A budget amendment passed last month leaves about $6.8 million in the city’s reserve funds — about $10 million below guidelines that recommend that the fund’s balance always remain at about $16.89 million, or about 12% of the city’s $140.7 million in expenditures budgeted for this fiscal year.

Schor’s latest budget proposal had planned to bring that figure to about $7.3 million next year. But given the impact of the virus,, that rainy day fund will likely see some reductions. Plans to build up those reserves will no longer be feasible without trimming millions in expenses.

Even with two months of revenue loss and a large-scale return to normalcy by May 15, Frayer projects the city would lose out on about $9.6 million in income taxes and state revenues. If the lockdown continues until June, that figure could climb as high as $13.8 million.

As a result, the gap between revenues and expenses would only continue to widen, requiring expenses — possibly including payroll — to be trimmed to help balance the city budget.

“We don’t know the full impact of this until we’re back, until we’re operational, until we can go back and measure the true impact,” Frayer explained to the Council, noting residents may still be hesitant to frequent restaurants, bars and other businesses even after the lockdown ends.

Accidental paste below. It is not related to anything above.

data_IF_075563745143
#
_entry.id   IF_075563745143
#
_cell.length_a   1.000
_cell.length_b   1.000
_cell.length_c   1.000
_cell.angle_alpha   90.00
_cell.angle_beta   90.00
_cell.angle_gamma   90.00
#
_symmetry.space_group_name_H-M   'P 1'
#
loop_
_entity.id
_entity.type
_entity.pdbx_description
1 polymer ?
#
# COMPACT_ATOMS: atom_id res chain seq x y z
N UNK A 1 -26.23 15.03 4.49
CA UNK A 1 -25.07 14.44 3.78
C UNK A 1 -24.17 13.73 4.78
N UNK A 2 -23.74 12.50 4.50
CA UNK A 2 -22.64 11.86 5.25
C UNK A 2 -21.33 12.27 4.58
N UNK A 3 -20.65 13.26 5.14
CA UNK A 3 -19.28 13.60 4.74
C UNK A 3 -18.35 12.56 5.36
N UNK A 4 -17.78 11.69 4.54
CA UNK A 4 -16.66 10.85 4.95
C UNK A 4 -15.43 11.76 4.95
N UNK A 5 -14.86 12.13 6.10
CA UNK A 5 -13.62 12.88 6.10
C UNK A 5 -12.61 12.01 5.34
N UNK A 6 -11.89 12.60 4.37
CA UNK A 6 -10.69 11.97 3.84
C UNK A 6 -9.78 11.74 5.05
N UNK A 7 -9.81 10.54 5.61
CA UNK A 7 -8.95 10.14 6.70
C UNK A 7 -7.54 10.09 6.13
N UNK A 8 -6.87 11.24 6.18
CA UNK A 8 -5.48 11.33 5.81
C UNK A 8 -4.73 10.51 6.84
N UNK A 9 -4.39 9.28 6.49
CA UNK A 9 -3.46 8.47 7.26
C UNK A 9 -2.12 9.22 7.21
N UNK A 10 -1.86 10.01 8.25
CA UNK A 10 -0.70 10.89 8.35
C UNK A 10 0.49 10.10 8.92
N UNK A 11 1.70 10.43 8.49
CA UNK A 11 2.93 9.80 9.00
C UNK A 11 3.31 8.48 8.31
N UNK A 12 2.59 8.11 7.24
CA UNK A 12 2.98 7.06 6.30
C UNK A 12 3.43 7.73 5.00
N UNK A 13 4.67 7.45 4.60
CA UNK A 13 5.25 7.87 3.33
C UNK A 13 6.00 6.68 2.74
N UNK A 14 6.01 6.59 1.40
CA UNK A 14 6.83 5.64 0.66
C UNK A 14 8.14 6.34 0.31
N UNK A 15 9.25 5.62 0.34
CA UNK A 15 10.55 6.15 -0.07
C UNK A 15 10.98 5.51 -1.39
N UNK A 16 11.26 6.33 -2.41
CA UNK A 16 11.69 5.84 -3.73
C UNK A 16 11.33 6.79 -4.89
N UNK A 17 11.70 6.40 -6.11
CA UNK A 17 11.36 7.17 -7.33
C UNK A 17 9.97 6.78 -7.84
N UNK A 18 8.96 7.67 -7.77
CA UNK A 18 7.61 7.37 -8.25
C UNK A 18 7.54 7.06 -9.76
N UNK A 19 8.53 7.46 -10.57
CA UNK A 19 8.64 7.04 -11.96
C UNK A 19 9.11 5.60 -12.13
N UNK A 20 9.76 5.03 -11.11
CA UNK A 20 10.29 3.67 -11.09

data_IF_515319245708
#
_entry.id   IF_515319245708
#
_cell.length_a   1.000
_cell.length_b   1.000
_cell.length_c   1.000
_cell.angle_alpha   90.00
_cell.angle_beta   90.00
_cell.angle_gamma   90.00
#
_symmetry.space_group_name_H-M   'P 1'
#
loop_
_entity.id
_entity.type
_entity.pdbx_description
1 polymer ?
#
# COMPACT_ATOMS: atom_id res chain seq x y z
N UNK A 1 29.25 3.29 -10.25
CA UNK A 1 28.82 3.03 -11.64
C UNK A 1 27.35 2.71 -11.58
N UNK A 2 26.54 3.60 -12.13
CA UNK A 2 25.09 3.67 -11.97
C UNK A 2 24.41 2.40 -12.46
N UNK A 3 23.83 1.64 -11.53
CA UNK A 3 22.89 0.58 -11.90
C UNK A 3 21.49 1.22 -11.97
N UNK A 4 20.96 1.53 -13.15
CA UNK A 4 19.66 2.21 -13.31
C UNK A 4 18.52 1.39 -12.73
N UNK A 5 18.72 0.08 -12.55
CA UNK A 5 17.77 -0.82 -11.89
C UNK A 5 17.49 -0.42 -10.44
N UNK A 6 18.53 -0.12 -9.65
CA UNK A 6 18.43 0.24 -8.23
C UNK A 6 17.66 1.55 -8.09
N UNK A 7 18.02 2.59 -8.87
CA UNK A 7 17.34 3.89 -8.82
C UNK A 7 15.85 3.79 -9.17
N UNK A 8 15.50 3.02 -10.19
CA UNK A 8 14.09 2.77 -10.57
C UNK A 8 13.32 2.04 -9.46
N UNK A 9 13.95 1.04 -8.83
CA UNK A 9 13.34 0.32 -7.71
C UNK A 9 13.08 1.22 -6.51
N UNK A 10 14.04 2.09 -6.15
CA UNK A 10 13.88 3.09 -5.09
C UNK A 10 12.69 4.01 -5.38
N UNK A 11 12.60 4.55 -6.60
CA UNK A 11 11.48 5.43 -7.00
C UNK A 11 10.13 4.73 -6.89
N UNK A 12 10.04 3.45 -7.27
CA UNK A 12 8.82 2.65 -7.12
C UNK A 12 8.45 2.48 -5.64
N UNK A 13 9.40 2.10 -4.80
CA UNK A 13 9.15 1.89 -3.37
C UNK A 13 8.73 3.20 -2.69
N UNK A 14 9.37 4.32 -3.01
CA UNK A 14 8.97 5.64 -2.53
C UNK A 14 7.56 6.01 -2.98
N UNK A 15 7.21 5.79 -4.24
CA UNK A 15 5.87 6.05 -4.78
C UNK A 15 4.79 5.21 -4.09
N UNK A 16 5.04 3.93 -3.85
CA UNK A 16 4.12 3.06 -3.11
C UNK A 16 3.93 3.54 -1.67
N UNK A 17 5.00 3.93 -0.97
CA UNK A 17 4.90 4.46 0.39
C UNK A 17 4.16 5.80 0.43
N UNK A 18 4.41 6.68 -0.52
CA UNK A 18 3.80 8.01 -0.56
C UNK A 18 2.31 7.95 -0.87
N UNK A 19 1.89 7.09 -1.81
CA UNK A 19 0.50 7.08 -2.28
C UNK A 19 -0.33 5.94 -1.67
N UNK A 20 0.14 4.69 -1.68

“Nothing is off the table,” she said. “We don’t have all the solutions and everything worked out.”

The city is still negotiating about $2.5 million in federal fines triggered, in part, by the failure of the city to file paperwork required by the federal government under the Affordable Care Act. That paperwork has since been filed and could help cushion the expected economic blow.

A $1.25 million settlement paid by the city over a lawsuit involving sewage-flooded homes will also be returned to the general fund. Instead the settlement will be paid from the city’s sewer fund. But officials are recognizing the reality that Lansing’s budgetary belt will still need tightening.

“I think it’s a worst-case scenario and could mean we need to trim some things, and that could include possible layoffs,” said Council President Peter Spadafore. “That’s nobody’s first choice. We never want to take that route, but when the money isn’t here, you can’t really pay folks.”